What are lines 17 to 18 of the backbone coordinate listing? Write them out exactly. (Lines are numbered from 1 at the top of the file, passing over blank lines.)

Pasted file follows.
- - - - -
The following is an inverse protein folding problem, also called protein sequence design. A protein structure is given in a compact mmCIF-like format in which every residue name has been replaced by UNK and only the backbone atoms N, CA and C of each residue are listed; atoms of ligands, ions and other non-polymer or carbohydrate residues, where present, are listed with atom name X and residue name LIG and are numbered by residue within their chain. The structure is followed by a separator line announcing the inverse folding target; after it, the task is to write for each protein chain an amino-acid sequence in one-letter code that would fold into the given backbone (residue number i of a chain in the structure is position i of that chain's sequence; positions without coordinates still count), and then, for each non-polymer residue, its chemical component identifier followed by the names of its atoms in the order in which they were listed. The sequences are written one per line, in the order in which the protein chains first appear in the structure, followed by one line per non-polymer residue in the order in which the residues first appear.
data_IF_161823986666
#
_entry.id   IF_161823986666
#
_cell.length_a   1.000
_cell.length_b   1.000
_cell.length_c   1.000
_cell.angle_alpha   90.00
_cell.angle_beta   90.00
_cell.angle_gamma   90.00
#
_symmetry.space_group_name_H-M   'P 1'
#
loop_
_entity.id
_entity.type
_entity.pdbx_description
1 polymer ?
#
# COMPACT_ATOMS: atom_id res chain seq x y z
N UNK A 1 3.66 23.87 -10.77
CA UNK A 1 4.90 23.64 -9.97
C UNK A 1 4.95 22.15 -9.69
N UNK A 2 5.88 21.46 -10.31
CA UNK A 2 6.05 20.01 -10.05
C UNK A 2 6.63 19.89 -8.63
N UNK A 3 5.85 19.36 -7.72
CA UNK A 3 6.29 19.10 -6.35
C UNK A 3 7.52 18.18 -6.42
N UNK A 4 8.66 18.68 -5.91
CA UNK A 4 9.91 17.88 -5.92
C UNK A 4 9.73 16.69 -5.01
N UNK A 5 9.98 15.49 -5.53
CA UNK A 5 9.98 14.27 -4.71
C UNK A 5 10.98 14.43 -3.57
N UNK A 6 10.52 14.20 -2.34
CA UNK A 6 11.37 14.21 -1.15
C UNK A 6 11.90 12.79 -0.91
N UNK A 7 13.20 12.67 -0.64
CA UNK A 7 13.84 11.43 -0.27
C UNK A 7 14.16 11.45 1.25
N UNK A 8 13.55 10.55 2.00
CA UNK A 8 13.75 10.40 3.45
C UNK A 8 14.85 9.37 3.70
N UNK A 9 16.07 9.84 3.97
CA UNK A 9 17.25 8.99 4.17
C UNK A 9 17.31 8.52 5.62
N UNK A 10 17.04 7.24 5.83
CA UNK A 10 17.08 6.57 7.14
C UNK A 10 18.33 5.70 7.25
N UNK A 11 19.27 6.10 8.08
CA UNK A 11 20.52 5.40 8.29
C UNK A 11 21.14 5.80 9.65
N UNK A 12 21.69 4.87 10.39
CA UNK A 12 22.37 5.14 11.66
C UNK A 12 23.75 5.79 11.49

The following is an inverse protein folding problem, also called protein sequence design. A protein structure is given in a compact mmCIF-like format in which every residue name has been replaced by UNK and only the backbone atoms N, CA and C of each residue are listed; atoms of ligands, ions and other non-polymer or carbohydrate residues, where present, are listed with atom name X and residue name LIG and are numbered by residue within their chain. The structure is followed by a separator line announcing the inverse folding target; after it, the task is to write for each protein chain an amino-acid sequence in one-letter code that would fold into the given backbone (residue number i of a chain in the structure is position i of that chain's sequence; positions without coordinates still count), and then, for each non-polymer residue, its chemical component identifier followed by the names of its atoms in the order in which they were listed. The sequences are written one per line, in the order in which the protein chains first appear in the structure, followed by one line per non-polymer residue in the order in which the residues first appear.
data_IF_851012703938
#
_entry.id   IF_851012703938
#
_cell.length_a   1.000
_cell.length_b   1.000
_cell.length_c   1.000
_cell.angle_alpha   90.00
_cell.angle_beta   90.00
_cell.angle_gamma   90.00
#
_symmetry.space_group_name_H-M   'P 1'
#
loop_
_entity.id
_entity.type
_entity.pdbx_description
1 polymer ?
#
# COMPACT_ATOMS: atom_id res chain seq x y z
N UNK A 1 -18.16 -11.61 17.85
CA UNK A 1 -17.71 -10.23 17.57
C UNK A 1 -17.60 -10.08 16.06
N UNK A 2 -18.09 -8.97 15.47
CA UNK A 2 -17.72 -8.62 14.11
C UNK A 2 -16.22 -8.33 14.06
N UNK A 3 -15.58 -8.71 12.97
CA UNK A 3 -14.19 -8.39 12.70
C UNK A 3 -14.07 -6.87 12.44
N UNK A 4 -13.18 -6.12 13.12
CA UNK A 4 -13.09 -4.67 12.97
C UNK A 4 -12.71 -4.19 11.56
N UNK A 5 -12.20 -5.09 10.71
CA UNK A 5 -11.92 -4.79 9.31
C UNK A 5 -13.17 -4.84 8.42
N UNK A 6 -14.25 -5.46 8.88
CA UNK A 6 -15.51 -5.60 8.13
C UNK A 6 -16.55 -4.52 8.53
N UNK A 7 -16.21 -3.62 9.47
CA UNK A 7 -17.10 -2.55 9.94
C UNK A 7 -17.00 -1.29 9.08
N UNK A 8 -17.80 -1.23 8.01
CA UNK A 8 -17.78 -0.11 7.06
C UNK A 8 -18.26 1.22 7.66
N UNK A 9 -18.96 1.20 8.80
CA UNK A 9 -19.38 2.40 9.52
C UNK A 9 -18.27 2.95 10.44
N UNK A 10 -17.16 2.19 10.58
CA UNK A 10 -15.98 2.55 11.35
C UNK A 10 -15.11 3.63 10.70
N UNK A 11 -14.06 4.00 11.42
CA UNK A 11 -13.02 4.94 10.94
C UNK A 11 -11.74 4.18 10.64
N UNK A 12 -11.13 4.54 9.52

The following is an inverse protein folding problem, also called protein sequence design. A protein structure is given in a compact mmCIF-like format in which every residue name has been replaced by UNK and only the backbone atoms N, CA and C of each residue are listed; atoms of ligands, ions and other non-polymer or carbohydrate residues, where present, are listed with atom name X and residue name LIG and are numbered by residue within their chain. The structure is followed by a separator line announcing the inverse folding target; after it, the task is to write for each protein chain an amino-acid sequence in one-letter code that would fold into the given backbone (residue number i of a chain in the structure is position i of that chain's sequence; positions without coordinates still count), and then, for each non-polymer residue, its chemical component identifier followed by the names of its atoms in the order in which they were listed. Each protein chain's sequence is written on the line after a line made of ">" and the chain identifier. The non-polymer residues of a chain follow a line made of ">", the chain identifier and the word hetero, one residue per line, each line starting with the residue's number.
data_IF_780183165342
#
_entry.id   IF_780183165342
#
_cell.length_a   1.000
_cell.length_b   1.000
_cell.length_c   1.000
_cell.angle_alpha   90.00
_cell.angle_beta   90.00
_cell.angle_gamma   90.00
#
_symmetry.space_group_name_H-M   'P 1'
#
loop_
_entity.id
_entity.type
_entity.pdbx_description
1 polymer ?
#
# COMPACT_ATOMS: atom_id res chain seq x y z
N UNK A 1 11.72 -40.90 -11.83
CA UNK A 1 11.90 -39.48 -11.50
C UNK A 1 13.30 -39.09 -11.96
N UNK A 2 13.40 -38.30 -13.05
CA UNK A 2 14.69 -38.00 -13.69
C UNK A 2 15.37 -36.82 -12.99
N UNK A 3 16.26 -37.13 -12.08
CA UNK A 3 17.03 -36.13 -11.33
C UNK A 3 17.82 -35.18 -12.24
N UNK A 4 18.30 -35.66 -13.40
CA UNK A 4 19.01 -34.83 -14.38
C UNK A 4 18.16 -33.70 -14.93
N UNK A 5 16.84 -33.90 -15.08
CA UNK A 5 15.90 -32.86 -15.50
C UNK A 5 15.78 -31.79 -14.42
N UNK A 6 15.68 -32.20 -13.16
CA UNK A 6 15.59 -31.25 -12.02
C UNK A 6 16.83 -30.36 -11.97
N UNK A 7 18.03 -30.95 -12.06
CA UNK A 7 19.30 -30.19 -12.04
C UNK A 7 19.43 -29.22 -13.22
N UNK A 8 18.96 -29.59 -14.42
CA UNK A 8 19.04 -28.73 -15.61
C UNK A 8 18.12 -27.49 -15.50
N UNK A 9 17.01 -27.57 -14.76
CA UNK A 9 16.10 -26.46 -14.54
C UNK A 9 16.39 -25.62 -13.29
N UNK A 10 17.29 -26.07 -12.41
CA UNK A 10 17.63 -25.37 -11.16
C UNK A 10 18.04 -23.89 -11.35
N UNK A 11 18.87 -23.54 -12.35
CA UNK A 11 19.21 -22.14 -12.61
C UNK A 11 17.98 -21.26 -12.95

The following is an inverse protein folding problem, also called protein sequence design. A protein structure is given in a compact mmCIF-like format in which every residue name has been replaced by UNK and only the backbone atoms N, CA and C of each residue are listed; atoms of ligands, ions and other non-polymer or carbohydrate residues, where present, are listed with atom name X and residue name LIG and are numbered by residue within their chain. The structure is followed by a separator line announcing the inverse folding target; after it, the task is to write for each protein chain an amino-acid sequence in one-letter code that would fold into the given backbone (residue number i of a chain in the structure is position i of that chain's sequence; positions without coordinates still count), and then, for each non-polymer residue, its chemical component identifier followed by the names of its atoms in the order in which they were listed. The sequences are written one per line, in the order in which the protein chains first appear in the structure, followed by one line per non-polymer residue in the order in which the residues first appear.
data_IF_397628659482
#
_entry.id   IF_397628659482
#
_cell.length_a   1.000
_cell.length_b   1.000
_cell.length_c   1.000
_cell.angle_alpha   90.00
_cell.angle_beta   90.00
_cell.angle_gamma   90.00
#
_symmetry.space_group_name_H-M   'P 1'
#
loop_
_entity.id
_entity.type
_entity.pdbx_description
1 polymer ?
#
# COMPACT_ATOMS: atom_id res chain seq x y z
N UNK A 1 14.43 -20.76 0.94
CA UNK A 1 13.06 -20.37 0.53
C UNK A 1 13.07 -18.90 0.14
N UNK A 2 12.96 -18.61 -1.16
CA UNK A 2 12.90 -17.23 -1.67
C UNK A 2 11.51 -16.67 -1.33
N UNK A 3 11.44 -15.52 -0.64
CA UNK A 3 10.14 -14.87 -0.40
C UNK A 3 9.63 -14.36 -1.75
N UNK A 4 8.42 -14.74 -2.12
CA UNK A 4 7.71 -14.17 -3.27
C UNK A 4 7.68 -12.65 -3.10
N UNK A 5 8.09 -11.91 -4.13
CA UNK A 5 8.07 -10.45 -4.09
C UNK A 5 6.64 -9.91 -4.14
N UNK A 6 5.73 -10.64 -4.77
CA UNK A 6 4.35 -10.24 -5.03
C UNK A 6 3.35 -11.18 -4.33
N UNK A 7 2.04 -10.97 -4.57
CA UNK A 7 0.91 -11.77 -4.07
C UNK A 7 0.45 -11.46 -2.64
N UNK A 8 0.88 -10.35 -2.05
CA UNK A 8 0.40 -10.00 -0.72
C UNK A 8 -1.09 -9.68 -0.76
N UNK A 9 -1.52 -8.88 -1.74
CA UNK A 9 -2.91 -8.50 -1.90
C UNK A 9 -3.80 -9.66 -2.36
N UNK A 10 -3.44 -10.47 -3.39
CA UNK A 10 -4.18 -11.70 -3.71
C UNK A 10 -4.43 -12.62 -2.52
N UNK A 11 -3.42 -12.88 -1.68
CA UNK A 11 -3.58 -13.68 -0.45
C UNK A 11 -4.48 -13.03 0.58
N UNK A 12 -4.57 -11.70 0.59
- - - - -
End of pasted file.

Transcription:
_entity.type
_entity.pdbx_description